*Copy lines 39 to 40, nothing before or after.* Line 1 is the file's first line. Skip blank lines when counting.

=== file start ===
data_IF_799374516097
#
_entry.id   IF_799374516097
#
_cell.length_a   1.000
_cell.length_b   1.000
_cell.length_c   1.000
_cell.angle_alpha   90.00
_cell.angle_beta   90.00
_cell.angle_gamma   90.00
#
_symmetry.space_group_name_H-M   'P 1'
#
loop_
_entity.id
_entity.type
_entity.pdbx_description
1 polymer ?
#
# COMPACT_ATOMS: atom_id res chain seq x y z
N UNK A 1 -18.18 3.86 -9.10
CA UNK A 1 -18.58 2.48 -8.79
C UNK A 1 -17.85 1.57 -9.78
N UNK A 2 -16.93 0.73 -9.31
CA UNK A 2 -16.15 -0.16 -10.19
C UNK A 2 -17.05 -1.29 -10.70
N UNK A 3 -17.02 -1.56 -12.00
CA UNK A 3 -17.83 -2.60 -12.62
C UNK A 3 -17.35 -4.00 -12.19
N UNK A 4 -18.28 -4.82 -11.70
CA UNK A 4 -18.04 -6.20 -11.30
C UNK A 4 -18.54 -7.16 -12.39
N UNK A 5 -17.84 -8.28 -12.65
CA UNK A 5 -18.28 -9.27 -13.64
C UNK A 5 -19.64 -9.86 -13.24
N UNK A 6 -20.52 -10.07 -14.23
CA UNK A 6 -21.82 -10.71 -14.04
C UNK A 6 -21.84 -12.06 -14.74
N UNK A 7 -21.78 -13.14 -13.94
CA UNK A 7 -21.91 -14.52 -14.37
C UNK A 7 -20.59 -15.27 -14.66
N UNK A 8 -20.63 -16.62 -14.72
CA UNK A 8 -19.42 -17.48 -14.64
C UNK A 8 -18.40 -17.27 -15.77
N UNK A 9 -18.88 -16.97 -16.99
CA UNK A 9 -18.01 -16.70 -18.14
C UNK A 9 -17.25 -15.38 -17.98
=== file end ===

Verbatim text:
N UNK A 7 -21.78 -13.14 -13.94
CA UNK A 7 -21.91 -14.52 -14.37